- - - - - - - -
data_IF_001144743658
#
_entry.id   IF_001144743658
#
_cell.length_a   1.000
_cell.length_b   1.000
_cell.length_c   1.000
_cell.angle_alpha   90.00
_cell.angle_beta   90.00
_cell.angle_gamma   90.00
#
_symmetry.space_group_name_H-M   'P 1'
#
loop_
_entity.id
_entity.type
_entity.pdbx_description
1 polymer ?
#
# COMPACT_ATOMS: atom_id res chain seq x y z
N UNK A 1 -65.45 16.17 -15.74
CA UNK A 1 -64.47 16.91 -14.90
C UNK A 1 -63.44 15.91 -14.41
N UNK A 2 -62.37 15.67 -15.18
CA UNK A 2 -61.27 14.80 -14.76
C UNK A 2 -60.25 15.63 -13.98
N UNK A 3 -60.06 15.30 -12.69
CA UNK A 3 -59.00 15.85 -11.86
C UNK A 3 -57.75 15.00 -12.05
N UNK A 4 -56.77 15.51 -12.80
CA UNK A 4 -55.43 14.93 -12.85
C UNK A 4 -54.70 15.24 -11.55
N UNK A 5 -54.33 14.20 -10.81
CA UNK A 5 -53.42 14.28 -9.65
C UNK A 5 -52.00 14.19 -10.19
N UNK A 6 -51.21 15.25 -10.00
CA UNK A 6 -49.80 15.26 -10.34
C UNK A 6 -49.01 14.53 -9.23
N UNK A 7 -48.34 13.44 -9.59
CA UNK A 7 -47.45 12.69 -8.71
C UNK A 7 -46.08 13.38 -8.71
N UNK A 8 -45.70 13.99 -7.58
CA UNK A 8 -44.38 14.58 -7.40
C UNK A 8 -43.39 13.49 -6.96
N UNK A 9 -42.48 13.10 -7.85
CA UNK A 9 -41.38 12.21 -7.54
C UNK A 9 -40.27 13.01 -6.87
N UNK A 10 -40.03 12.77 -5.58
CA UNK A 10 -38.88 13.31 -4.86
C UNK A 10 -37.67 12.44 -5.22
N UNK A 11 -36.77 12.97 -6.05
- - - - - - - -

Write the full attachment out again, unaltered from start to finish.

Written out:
data_IF_001144743658
#
_entry.id   IF_001144743658
#
_cell.length_a   1.000
_cell.length_b   1.000
_cell.length_c   1.000
_cell.angle_alpha   90.00
_cell.angle_beta   90.00
_cell.angle_gamma   90.00
#
_symmetry.space_group_name_H-M   'P 1'
#
loop_
_entity.id
_entity.type
_entity.pdbx_description
1 polymer ?
#
# COMPACT_ATOMS: atom_id res chain seq x y z
N UNK A 1 -65.45 16.17 -15.74
CA UNK A 1 -64.47 16.91 -14.90
C UNK A 1 -63.44 15.91 -14.41
N UNK A 2 -62.37 15.67 -15.18
CA UNK A 2 -61.27 14.80 -14.76
C UNK A 2 -60.25 15.63 -13.98
N UNK A 3 -60.06 15.30 -12.69
CA UNK A 3 -59.00 15.85 -11.86
C UNK A 3 -57.75 15.00 -12.05
N UNK A 4 -56.77 15.51 -12.80
CA UNK A 4 -55.43 14.93 -12.85
C UNK A 4 -54.70 15.24 -11.55
N UNK A 5 -54.33 14.20 -10.81
CA UNK A 5 -53.42 14.28 -9.65
C UNK A 5 -52.00 14.19 -10.19
N UNK A 6 -51.21 15.25 -10.00
CA UNK A 6 -49.80 15.26 -10.34
C UNK A 6 -49.01 14.53 -9.23
N UNK A 7 -48.34 13.44 -9.59
CA UNK A 7 -47.45 12.69 -8.71
C UNK A 7 -46.08 13.38 -8.71
N UNK A 8 -45.70 13.99 -7.58
CA UNK A 8 -44.38 14.58 -7.40
C UNK A 8 -43.39 13.49 -6.96
N UNK A 9 -42.48 13.10 -7.85
CA UNK A 9 -41.38 12.21 -7.54
C UNK A 9 -40.27 13.01 -6.87
N UNK A 10 -40.03 12.77 -5.58
CA UNK A 10 -38.88 13.31 -4.86
C UNK A 10 -37.67 12.44 -5.22
N UNK A 11 -36.77 12.97 -6.05